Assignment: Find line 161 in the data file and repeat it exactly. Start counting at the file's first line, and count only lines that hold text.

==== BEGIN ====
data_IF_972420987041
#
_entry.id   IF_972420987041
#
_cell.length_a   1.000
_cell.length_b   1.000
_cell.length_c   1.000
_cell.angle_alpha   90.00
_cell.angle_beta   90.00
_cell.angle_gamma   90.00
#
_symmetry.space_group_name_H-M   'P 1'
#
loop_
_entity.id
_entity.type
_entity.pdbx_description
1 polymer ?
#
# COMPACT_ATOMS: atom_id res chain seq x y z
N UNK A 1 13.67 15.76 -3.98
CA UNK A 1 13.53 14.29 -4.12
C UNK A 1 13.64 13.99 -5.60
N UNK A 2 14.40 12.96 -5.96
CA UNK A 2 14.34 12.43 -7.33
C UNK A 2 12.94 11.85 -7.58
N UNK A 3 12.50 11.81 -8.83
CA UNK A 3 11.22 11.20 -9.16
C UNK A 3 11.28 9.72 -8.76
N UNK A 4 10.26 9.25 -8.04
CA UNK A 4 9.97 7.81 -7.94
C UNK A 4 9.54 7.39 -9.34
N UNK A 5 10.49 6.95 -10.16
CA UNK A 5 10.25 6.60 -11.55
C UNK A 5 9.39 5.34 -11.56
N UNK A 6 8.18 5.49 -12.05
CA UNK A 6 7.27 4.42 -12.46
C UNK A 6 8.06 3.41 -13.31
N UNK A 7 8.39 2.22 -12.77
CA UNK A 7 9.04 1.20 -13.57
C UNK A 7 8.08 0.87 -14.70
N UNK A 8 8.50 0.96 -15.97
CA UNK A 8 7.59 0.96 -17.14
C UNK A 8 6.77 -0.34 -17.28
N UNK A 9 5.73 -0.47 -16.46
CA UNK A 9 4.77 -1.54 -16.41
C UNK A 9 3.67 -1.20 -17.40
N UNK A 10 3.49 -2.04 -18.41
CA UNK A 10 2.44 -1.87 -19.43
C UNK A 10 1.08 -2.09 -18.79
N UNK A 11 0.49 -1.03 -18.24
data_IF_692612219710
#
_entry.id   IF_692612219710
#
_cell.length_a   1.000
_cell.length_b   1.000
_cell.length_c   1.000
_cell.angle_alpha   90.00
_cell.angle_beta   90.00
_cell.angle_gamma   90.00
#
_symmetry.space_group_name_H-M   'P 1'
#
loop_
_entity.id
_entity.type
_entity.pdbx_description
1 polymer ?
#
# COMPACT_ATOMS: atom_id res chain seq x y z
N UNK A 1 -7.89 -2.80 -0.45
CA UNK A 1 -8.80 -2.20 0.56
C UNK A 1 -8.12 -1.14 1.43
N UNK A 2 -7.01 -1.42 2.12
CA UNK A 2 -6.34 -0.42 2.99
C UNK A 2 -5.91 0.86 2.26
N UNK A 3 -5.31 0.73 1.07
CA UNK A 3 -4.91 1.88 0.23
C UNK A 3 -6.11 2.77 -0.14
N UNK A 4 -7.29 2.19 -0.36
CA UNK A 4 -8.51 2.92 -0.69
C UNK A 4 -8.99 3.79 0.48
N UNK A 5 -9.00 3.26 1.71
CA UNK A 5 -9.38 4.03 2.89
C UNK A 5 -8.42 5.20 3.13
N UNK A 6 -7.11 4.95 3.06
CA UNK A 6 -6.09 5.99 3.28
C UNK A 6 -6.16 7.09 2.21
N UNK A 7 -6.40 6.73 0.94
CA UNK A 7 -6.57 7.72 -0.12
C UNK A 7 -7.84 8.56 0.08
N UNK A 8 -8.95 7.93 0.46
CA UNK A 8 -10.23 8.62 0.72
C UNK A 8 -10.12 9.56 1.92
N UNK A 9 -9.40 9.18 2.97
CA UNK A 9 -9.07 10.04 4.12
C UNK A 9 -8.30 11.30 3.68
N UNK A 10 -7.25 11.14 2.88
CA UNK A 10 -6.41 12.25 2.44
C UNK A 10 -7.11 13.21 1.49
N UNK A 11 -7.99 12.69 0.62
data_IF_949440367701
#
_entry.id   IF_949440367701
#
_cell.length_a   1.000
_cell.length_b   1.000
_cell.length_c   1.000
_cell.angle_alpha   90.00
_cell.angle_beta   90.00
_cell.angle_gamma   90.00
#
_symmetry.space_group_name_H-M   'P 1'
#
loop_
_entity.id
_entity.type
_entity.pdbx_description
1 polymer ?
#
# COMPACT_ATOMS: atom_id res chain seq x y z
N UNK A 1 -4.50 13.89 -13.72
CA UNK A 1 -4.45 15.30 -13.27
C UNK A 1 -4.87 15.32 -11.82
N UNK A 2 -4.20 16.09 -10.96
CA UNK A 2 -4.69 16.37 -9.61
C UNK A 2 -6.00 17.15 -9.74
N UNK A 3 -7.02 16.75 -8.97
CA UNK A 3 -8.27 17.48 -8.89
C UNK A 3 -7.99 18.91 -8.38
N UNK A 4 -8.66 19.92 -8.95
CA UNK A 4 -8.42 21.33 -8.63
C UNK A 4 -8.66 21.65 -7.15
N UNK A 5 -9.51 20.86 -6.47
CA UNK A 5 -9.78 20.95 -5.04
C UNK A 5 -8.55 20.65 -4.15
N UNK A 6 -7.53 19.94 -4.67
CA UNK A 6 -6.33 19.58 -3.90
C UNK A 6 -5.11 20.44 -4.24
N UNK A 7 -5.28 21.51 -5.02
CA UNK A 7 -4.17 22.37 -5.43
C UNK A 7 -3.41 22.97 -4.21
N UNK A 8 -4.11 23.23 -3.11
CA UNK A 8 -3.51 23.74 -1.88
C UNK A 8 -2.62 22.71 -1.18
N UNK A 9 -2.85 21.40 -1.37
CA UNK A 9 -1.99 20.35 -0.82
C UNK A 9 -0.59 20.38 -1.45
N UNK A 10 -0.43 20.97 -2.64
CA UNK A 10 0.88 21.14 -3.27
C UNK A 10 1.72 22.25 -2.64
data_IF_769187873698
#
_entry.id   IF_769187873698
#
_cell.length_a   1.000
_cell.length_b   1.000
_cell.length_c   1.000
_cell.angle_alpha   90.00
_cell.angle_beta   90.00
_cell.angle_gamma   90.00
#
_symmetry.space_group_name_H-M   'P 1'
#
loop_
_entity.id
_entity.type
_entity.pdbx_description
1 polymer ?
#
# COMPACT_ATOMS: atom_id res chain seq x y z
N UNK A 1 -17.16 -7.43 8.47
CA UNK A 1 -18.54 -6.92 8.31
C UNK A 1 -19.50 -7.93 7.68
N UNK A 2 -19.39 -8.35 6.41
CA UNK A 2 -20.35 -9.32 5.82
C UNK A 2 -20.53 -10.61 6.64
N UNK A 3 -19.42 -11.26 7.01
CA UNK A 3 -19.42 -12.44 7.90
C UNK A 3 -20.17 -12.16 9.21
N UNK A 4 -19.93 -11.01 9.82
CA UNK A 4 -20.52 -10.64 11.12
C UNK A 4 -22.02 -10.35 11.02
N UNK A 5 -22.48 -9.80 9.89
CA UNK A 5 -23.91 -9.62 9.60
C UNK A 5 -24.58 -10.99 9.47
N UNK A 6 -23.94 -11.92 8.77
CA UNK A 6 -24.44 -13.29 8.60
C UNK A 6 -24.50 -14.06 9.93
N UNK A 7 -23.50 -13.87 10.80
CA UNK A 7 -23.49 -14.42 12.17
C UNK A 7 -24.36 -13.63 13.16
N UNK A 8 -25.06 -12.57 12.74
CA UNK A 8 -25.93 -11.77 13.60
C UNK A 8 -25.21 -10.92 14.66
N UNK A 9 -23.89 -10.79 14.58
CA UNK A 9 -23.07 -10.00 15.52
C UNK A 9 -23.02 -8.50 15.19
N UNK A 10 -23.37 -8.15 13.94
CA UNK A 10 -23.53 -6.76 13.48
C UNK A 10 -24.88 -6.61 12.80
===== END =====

_cell.angle_beta   90.00